- Check the email subject line - anything along the lines of "Action required", "Security Alert", "System Upgrade", "There is a secure message waiting for you", and so on, should be treated as suspect.

- Check the email address - does the email address look like one that TV Licensing use? For example donotreply@tvlicensing.co.uk. Look closely as often the address may be similar.

- Check for a change in style - often the scammers will take the real emails and amend them. Look out for changes in the wording used, especially if it seems too casual or familiar.

- Check for spelling and grammar - are there any spelling mistakes, missing full stops or other grammatical errors?

- Check the links go to the TV Licensing website - hover over the links in the email to see their destination and check the web address carefully. If you are not sure, go directly to the TV Licensing website.

- Never provide details by email - TV licensing will never ask you to reply to an email and provide bank details or personal information.

Doorstep Crime
10/10/2018 10:28:32 AM

DOORSTEP CRIME #whosatthedoor

Rogue traders usually cold-call, claiming to be workers offering to sell services, make repairs or carry out work on your house, garden or driveway. In reality they charge inflated prices for shoddy or unnecessary work.

We DO NOT recommend dealing with cold-callers for property maintenance and home repairs.

PHONE SCAM
10/5/2018 4:09:00 PM

POLICE WARNING – PHONE SCAM - DUMFRIES AND GALLOWAY

Officers in Dumfries and Galloway are warning members of the public to be on their guard against a telephone scam where victims are being contacted by fraudsters claiming to be from either their bank or from Police Scotland.

So far 2 people in the Newton Stewart and Stewartry area have contacted police after being duped by fraudsters into moving money from their account to another one provided to them by the scammer. On each occasion the caller claims there has been fraudulent activity on their account but that it may be a bank employee that is involved so not to go to the bank or the police about it.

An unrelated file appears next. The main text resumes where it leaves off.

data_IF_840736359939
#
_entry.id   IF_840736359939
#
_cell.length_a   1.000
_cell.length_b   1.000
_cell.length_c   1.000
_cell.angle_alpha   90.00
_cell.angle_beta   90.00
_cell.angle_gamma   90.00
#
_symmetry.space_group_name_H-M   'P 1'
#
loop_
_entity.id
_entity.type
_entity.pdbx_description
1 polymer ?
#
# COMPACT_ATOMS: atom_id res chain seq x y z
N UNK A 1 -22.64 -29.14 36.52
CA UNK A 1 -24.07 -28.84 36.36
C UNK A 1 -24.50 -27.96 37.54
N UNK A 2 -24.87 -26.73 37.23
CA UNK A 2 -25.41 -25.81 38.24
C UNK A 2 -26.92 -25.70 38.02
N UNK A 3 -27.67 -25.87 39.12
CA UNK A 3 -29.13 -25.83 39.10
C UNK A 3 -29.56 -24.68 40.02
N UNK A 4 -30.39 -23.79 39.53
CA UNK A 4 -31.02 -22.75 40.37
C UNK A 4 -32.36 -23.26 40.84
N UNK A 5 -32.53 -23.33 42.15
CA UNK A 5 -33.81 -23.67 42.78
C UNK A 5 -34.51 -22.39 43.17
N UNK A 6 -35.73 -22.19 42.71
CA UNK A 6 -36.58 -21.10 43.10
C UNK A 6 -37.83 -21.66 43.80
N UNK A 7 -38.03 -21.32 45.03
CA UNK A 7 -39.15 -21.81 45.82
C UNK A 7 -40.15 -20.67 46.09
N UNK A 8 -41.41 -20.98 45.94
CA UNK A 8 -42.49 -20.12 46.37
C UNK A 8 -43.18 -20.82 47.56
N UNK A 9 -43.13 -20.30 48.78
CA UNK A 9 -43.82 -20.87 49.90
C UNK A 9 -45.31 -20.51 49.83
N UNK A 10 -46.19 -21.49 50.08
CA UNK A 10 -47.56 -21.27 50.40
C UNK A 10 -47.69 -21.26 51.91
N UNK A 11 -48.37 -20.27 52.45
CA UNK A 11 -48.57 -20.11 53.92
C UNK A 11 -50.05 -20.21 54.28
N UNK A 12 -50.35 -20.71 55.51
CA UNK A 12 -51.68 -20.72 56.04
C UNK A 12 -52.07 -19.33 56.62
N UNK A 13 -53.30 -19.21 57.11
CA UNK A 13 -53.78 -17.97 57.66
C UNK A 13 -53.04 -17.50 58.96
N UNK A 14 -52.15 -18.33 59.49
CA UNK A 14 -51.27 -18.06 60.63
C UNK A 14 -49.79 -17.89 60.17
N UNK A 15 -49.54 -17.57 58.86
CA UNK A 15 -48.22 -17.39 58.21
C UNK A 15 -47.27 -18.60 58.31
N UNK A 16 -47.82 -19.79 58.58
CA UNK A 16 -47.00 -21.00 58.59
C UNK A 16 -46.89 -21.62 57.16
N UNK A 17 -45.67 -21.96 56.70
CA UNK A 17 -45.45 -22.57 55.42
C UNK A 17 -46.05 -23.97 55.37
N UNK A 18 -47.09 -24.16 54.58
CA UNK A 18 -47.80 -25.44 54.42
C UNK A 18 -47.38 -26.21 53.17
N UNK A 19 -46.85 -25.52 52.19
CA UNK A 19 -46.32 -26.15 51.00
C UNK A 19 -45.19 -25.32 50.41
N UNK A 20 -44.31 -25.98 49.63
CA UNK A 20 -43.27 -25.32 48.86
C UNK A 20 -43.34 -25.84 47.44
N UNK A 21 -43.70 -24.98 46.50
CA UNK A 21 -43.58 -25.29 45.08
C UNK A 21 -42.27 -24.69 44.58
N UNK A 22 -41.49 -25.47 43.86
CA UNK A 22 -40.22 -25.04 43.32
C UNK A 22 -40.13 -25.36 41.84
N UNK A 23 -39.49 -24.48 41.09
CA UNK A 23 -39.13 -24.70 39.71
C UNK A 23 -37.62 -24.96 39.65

The first call involved a 76 year old man who has now lost a four figure sum of money to the criminals.

The other was picked up by the bank before the victim lost out.
Enquiries are ongoing in relation to these incidents but officers are keen to make members of the public aware of these circumstances.

Constable Tom Dingwall, Castle Douglas Police Station, said:
“We are highlighting this scam so that people are aware of it. If you think you are receiving any suspicious calls, just hang up on the person. Unfortunately, those committing this type of fraud are quite innovative and use words and phrases which are likely to hook their victim. Our advice is, do not give out any personal information or bank details over the phone and always, stop, think and check with a friend, relative or neighbour before taking any action.”

Any victims of such crimes, or anyone with any concerns can contact their local police station via 101.

For further advice for keeping safe, please visit the personal safety page of our website, http://ow.ly/IwgD30m7aOe